I finally got around to watching the Detective Conan oneshot J-drama this past Thanksgiving weekend and it made me realize how exaggerated the anime really is. For example, Mouri Kogoro’s passion was about as over-the-top in the drama as it was in the TV show. The special follows Shinichi’s final case before he gets shrinks into Conan Edogawa.
Okay, here’s the setup:
Shinichi Kudo decides not to go on a school trip because he thinks it’s a waste of time until he receives a challenge letter that forces him to go. The letter told Kudo that one of his classmates will be kidnapped during the class’ boat tour of a lake. He tries to case the place but Sonoko gets seasick and he and Ran have to take care of her. She says she’s fine so they leave her alone but before Shinichi leaves, he tells her to lock the door from the inside. Unfortunately that precaution doesn’t work because Sonoko gets abducted.
That night Shinichi gets another challenge that states the next classmate will disappear at exactly noon the next day. Despite all the police protection that is set up around the students, Ran is gone after a temporary blackout. Now Shinichi has to save both girls before a bomb blows both of them up at midnight. How will he find them and the culprit in time?
The drama definitely felt like a two-hour special of the anime in that there were crucial pieces of evidence or clues that were not revealed or explained until Shinichi told the culprit they undertook the crime. The climax had a couple similarities with “The Timed Skyscraper” with Ran being abducted and tied up near a ticking time bomb.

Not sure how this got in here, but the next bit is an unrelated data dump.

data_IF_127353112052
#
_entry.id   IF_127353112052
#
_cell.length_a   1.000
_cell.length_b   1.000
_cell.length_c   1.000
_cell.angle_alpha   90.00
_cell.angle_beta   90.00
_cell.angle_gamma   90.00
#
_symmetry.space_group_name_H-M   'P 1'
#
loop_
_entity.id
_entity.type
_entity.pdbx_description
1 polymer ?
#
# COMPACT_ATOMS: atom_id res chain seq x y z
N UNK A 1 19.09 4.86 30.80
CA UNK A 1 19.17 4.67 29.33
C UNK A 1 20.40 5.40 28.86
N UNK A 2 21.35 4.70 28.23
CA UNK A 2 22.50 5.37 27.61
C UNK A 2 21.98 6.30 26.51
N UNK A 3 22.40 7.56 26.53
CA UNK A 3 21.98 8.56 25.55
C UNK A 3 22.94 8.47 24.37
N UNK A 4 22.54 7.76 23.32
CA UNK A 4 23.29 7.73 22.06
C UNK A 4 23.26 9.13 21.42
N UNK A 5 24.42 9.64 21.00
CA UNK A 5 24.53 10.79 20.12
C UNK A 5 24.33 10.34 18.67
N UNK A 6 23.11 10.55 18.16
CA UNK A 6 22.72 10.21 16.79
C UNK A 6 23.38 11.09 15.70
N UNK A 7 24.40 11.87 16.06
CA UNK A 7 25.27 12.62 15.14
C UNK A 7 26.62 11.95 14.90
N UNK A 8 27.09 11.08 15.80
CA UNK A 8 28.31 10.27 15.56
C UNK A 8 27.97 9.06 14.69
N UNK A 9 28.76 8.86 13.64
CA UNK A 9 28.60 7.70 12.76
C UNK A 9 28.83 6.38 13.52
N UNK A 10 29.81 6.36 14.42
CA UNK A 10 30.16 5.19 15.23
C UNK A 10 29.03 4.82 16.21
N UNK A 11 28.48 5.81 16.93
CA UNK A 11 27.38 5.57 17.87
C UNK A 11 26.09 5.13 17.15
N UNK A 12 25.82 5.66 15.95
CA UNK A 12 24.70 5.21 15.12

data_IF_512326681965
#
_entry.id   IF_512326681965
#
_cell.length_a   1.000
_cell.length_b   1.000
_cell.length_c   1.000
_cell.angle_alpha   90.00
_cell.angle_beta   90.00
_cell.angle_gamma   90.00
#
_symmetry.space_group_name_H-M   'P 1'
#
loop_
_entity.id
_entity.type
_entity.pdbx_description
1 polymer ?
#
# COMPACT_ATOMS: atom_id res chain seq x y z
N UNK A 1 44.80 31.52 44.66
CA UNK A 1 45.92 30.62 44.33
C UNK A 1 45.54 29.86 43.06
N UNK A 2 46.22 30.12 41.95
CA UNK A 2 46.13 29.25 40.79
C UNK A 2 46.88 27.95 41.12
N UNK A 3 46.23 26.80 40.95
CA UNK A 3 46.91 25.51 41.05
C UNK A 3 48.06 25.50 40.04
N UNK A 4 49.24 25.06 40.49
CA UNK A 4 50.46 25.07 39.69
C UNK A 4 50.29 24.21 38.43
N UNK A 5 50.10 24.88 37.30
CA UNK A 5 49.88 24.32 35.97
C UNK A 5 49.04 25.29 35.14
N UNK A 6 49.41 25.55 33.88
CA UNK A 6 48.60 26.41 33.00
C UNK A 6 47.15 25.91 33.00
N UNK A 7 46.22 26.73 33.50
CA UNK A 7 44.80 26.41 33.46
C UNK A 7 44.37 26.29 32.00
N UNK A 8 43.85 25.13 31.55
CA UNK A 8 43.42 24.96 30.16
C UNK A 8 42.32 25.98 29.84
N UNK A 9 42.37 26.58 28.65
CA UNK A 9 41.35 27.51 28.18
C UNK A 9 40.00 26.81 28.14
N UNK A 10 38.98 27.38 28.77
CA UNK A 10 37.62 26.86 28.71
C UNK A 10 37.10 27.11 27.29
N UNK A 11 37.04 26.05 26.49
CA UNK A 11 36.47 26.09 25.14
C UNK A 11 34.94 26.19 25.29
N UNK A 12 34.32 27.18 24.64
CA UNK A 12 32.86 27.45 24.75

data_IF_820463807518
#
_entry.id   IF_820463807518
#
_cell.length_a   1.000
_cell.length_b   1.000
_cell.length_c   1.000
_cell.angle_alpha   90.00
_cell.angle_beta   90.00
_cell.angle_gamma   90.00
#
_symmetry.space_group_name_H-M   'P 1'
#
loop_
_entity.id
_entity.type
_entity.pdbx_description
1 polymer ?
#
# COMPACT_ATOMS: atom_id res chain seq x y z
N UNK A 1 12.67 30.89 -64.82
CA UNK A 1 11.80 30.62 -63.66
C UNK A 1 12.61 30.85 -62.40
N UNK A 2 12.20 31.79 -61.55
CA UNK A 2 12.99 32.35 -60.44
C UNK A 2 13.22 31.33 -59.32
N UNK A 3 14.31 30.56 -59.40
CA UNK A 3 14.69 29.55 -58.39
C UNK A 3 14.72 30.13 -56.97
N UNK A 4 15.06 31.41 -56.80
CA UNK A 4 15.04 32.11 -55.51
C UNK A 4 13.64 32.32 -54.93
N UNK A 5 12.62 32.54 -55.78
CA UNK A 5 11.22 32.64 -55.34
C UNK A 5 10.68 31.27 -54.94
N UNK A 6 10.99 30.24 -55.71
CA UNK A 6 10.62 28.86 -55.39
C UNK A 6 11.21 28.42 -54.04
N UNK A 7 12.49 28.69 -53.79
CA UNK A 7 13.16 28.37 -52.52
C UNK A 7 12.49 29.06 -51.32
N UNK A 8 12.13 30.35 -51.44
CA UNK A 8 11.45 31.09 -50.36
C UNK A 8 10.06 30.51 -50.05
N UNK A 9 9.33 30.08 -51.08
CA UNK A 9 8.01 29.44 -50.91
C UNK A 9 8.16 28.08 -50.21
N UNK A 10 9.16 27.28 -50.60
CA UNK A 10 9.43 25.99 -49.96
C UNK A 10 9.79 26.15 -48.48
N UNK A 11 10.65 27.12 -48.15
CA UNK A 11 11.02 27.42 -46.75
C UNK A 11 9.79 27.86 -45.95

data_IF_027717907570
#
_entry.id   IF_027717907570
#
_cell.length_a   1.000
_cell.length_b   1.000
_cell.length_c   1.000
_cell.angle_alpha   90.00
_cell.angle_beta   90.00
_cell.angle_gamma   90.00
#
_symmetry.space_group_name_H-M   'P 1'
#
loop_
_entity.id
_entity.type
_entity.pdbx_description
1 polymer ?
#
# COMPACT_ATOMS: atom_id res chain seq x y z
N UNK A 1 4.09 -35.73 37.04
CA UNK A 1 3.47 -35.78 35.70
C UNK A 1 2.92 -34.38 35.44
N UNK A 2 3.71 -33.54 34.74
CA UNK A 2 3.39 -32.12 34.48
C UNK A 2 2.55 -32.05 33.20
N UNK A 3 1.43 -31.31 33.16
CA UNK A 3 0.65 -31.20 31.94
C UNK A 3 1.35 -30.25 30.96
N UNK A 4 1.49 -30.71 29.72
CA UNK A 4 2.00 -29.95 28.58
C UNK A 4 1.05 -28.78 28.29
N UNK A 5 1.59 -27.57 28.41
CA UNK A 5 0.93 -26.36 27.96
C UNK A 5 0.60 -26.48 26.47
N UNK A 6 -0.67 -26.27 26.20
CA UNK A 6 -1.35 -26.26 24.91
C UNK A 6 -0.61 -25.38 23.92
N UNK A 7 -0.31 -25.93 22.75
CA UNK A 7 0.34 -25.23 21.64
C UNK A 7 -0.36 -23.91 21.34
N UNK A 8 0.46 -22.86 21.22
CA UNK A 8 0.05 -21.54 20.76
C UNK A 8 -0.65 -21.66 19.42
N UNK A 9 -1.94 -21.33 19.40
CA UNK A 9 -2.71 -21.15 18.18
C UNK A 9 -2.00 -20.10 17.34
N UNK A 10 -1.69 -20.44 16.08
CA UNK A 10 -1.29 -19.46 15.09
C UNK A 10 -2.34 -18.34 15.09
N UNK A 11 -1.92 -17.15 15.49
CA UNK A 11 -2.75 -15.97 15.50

Fans of the series will get a kick out of it for sure because they’ll get references to things like Kogoro’s affection for Yoko Okino. In fact I was told by my brother, who was watching TV in another room, to tone down my chuckling in the first half. The kidnapper used some clever tricks to create alibis but eventually Shinichi saw through them. Personally, I didn’t solve the case until the revealing but I had suspected that particular character (along with an initially suspicious red herring) from the beginning. Also, the chemistry between Shinichi, Ran, Kogoro and Sonoko seemed more natural than in the anime because the actors were reacting to each other and not the action on a screen.
A few disappointments for me dealt with not enough Megure and sound effects. The lack of screen time for Megure was understandable because the actual case took place far from Tokyo but there were these small sound effects that played whenever, say, Sonoko poked Ran. As an audience member, I don’t prefer being played to but then I realize that I’m outside the intended audience for this special, i.e. Japanese children and their families.